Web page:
Old Salem Announces New Initiative

The Hidden Town Project

News media contact
Scott Carpenter
336.722.9660 or scott@capturevalue.com

MEDIA ADVISORY

WHO: Old Salem Museums & Gardens President and CEO Frank Vagnone, along with staff members Cheryl Harry and Martha Hartley, will announce a major new groundbreaking initiative called the Hidden Town Project.

WHAT: The Hidden Town Project will research and reveal the history of the “hidden” community of enslaved and free Africans and African Americans who once lived in Salem, North Carolina.

WHEN: Thursday, August 17

  • 11:30 a.m. – Overview, announcement and presentation
  • 11:45 a.m. – Q&A (including opportunities for one-on-one media interviews)
  • 12:15 p.m. – Tour of the Historic District with focus on Hidden Town

WHERE: Old Salem Museums & Gardens – Gray Auditorium (inside the Visitor Center) – 900 Old Salem Road

 

Background

The Hidden Town Project will track the effects and legacy of enslaved people from the inception of Salem itself through the Jim Crow Era and into the 21st Century. Since December 2016, a diverse, cross-functional committee of Old Salem staff and external scholars has been gathering regularly to research, discuss, and formulate a larger strategy to bring to the public this lesser-known aspect of the Moravian town of Salem. Once more data is compiled, this committee will expand to include descendants of the enslaved as well residents of early Salem.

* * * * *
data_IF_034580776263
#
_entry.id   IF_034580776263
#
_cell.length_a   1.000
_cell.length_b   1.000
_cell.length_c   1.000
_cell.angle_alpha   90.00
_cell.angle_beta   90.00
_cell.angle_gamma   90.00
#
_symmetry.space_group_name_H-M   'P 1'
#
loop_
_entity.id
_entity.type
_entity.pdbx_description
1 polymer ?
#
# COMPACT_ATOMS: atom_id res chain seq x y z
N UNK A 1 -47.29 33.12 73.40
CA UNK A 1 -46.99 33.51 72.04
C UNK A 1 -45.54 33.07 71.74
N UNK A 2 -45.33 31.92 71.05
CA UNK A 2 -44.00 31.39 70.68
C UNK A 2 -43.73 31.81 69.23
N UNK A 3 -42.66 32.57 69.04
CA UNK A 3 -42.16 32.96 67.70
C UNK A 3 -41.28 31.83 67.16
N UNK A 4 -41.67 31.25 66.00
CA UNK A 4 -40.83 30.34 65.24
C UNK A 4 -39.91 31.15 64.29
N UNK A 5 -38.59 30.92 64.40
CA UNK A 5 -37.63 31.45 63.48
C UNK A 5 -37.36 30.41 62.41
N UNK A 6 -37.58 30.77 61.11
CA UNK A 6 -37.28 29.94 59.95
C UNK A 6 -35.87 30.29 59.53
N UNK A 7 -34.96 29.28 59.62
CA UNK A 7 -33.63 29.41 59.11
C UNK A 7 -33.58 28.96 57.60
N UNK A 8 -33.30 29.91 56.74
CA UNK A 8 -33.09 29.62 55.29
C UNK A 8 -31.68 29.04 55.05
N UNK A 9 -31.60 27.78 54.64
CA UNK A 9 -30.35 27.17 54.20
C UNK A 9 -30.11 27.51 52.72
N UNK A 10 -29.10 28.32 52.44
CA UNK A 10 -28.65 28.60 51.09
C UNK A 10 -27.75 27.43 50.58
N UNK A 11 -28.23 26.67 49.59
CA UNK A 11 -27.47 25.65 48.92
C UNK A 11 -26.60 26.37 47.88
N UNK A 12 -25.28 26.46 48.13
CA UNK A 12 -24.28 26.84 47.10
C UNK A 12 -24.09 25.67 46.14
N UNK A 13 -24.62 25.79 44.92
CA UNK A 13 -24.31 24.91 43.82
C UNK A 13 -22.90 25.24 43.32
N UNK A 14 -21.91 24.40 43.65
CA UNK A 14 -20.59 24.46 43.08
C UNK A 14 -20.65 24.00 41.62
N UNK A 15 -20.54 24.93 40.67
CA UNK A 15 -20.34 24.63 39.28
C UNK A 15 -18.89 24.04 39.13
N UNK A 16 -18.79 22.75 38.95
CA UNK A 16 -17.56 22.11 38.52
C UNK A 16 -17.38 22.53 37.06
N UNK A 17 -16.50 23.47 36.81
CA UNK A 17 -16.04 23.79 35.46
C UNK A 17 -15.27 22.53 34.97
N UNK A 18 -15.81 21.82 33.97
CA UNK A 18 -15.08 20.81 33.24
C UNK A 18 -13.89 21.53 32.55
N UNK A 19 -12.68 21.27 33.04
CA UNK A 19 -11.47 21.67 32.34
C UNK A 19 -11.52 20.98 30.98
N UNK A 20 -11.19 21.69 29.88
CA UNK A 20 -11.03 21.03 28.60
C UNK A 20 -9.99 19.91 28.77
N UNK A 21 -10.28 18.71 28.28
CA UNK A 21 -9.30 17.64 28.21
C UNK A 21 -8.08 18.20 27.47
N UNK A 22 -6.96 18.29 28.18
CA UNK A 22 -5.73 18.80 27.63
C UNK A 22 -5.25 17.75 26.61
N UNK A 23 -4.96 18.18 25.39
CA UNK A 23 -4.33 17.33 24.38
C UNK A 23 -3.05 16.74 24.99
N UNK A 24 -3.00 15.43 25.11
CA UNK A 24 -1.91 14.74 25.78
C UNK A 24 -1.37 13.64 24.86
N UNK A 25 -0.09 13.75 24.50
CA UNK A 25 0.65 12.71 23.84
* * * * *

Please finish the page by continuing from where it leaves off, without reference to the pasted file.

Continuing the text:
Even in these early stages of the research, it is becoming clear that by revealing and interpreting the dwellings, lives, families, and behaviors of the urban enslaved, Winston-Salem’s Old Salem Historic District might become one of the most important and comprehensive national historic and archaeological sites relative to urban slavery.